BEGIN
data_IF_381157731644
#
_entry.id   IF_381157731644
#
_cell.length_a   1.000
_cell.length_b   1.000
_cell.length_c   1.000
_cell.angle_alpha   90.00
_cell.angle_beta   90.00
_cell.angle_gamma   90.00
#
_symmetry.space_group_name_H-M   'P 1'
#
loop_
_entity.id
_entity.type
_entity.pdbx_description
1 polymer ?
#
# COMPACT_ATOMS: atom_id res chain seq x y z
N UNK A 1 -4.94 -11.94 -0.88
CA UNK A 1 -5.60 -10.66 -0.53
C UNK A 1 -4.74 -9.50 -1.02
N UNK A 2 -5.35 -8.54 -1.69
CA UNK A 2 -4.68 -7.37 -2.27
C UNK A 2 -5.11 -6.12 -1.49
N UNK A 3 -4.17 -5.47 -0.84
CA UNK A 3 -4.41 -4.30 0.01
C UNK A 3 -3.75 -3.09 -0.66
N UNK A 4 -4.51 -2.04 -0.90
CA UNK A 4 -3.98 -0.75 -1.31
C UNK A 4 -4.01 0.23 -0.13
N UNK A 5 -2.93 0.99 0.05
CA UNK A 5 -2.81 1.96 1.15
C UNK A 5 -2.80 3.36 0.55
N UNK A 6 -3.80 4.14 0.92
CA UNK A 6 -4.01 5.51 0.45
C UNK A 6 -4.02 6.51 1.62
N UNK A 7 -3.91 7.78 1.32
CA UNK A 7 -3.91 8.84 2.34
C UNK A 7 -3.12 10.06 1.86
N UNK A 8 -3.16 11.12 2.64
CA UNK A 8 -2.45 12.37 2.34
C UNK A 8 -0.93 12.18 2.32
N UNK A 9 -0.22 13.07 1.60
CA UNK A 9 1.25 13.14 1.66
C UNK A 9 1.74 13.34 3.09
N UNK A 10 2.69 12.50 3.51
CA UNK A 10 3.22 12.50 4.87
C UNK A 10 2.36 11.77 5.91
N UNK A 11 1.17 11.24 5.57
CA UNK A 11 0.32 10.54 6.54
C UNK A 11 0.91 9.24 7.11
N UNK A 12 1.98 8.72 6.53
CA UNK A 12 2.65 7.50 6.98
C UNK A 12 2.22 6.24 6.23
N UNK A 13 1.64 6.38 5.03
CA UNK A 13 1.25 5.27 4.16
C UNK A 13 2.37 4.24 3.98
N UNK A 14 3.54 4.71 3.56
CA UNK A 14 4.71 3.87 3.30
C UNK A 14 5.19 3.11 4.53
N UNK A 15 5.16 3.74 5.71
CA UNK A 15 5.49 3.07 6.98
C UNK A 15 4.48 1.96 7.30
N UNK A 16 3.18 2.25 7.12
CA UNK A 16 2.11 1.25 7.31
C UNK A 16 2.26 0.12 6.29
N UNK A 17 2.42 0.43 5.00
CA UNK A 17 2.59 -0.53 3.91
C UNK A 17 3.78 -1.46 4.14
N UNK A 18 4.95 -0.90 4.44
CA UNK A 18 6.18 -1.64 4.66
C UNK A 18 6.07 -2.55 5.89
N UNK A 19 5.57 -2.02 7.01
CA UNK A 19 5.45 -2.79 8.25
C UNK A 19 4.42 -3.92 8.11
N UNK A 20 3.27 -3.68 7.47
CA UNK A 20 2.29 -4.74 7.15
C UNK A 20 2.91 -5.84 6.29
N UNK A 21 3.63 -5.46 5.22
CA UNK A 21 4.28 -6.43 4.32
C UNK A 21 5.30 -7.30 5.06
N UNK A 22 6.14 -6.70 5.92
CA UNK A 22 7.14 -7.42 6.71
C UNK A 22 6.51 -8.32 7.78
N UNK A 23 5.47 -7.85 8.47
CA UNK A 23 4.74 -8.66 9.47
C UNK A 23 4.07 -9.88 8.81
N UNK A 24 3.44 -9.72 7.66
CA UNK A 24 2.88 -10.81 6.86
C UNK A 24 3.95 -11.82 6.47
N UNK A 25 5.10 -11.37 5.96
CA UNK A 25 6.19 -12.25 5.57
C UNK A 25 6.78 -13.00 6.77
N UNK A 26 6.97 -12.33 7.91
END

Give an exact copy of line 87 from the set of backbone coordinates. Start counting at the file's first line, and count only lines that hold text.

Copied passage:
N UNK A 23 5.47 -7.85 8.47